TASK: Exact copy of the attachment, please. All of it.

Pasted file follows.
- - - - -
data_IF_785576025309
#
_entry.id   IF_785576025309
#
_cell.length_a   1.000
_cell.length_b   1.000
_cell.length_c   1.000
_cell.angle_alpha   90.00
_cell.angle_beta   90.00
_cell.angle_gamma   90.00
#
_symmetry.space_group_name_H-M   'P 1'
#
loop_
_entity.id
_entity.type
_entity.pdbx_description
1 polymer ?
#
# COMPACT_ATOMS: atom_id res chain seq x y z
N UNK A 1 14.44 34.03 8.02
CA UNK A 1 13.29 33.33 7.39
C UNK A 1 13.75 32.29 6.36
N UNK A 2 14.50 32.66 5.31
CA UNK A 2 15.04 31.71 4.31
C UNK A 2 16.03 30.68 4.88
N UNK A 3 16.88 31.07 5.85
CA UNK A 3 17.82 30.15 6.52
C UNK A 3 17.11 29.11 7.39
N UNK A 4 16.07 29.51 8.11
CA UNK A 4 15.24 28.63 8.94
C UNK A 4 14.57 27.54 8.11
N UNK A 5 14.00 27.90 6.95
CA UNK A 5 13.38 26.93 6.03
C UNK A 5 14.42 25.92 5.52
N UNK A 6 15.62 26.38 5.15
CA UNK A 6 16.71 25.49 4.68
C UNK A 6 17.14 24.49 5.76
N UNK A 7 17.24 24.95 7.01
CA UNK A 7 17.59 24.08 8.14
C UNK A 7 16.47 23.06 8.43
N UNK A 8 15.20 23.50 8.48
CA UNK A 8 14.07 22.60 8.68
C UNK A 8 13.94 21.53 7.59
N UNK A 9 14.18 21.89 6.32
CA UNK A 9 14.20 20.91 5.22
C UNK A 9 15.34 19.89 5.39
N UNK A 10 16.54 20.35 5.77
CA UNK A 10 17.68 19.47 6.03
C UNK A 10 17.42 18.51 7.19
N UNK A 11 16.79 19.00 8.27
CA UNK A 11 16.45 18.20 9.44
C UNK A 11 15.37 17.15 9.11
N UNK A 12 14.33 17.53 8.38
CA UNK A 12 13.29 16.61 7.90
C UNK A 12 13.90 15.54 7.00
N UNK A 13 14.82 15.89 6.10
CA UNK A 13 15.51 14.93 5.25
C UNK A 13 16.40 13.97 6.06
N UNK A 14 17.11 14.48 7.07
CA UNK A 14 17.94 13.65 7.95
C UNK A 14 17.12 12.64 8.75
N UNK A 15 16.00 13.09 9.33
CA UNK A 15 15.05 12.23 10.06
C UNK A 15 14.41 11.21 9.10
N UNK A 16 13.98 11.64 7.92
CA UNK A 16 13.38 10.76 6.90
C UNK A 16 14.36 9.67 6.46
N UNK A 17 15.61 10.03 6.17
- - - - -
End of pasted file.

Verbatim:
data_IF_785576025309
#
_entry.id   IF_785576025309
#
_cell.length_a   1.000
_cell.length_b   1.000
_cell.length_c   1.000
_cell.angle_alpha   90.00
_cell.angle_beta   90.00
_cell.angle_gamma   90.00
#
_symmetry.space_group_name_H-M   'P 1'
#
loop_
_entity.id
_entity.type
_entity.pdbx_description
1 polymer ?
#
# COMPACT_ATOMS: atom_id res chain seq x y z
N UNK A 1 14.44 34.03 8.02
CA UNK A 1 13.29 33.33 7.39
C UNK A 1 13.75 32.29 6.36
N UNK A 2 14.50 32.66 5.31
CA UNK A 2 15.04 31.71 4.31
C UNK A 2 16.03 30.68 4.88
N UNK A 3 16.88 31.07 5.85
CA UNK A 3 17.82 30.15 6.52
C UNK A 3 17.11 29.11 7.39
N UNK A 4 16.07 29.51 8.11
CA UNK A 4 15.24 28.63 8.94
C UNK A 4 14.57 27.54 8.11
N UNK A 5 14.00 27.90 6.95
CA UNK A 5 13.38 26.93 6.03
C UNK A 5 14.42 25.92 5.52
N UNK A 6 15.62 26.38 5.15
CA UNK A 6 16.71 25.49 4.68
C UNK A 6 17.14 24.49 5.76
N UNK A 7 17.24 24.95 7.01
CA UNK A 7 17.59 24.08 8.14
C UNK A 7 16.47 23.06 8.43
N UNK A 8 15.20 23.50 8.48
CA UNK A 8 14.07 22.60 8.68
C UNK A 8 13.94 21.53 7.59
N UNK A 9 14.18 21.89 6.32
CA UNK A 9 14.20 20.91 5.22
C UNK A 9 15.34 19.89 5.39
N UNK A 10 16.54 20.35 5.77
CA UNK A 10 17.68 19.47 6.03
C UNK A 10 17.42 18.51 7.19
N UNK A 11 16.79 19.00 8.27
CA UNK A 11 16.45 18.20 9.44
C UNK A 11 15.37 17.15 9.11
N UNK A 12 14.33 17.53 8.38
CA UNK A 12 13.29 16.61 7.90
C UNK A 12 13.90 15.54 7.00
N UNK A 13 14.82 15.89 6.10
CA UNK A 13 15.51 14.93 5.25
C UNK A 13 16.40 13.97 6.06
N UNK A 14 17.11 14.48 7.07
CA UNK A 14 17.94 13.65 7.95
C UNK A 14 17.12 12.64 8.75
N UNK A 15 16.00 13.09 9.33
CA UNK A 15 15.05 12.23 10.06
C UNK A 15 14.41 11.21 9.10
N UNK A 16 13.98 11.64 7.92
CA UNK A 16 13.38 10.76 6.90
C UNK A 16 14.36 9.67 6.46
N UNK A 17 15.61 10.03 6.17